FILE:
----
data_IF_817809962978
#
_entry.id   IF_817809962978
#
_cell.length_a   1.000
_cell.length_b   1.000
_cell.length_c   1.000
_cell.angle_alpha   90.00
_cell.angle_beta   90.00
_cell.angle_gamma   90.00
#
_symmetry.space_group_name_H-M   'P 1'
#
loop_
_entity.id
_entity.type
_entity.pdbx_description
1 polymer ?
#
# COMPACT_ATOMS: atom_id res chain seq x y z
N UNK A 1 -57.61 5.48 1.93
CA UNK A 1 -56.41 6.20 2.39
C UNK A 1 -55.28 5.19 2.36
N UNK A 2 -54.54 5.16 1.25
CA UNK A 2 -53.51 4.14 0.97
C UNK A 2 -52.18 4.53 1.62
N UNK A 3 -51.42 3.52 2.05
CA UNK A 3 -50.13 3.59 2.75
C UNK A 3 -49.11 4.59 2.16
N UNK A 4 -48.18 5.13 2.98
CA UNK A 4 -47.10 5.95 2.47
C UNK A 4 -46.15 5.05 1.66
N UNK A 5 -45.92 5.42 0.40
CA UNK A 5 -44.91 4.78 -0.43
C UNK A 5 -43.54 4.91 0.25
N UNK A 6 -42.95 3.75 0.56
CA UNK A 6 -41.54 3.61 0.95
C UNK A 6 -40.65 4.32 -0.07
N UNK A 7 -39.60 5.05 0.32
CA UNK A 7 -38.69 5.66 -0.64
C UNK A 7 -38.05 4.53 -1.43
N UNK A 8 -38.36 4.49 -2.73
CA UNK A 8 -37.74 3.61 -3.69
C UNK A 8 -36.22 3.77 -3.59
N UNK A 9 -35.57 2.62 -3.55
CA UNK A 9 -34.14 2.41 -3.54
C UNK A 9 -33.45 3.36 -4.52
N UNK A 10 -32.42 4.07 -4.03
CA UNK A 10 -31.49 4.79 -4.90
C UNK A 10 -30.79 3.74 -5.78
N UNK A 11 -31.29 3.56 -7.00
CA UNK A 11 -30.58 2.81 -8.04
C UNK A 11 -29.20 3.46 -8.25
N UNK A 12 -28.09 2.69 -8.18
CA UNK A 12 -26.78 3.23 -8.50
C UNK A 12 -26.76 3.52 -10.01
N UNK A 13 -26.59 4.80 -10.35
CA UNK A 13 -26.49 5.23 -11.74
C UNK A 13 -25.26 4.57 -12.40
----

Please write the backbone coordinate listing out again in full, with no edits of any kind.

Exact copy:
data_IF_817809962978
#
_entry.id   IF_817809962978
#
_cell.length_a   1.000
_cell.length_b   1.000
_cell.length_c   1.000
_cell.angle_alpha   90.00
_cell.angle_beta   90.00
_cell.angle_gamma   90.00
#
_symmetry.space_group_name_H-M   'P 1'
#
loop_
_entity.id
_entity.type
_entity.pdbx_description
1 polymer ?
#
# COMPACT_ATOMS: atom_id res chain seq x y z
N UNK A 1 -57.61 5.48 1.93
CA UNK A 1 -56.41 6.20 2.39
C UNK A 1 -55.28 5.19 2.36
N UNK A 2 -54.54 5.16 1.25
CA UNK A 2 -53.51 4.14 0.97
C UNK A 2 -52.18 4.53 1.62
N UNK A 3 -51.42 3.52 2.05
CA UNK A 3 -50.13 3.59 2.75
C UNK A 3 -49.11 4.59 2.16
N UNK A 4 -48.18 5.13 2.98
CA UNK A 4 -47.10 5.95 2.47
C UNK A 4 -46.15 5.05 1.66
N UNK A 5 -45.92 5.42 0.40
CA UNK A 5 -44.91 4.78 -0.43
C UNK A 5 -43.54 4.91 0.25
N UNK A 6 -42.95 3.75 0.56
CA UNK A 6 -41.54 3.61 0.95
C UNK A 6 -40.65 4.32 -0.07
N UNK A 7 -39.60 5.05 0.32
CA UNK A 7 -38.69 5.66 -0.64
C UNK A 7 -38.05 4.53 -1.43
N UNK A 8 -38.36 4.49 -2.73
CA UNK A 8 -37.74 3.61 -3.69
C UNK A 8 -36.22 3.77 -3.59
N UNK A 9 -35.57 2.62 -3.55
CA UNK A 9 -34.14 2.41 -3.54
C UNK A 9 -33.45 3.36 -4.52
N UNK A 10 -32.42 4.07 -4.03
CA UNK A 10 -31.49 4.79 -4.90
C UNK A 10 -30.79 3.74 -5.78
N UNK A 11 -31.29 3.56 -7.00
CA UNK A 11 -30.58 2.81 -8.04
C UNK A 11 -29.20 3.46 -8.25
N UNK A 12 -28.09 2.69 -8.18
CA UNK A 12 -26.78 3.23 -8.50
C UNK A 12 -26.76 3.52 -10.01
N UNK A 13 -26.59 4.80 -10.35
CA UNK A 13 -26.49 5.23 -11.74
C UNK A 13 -25.26 4.57 -12.40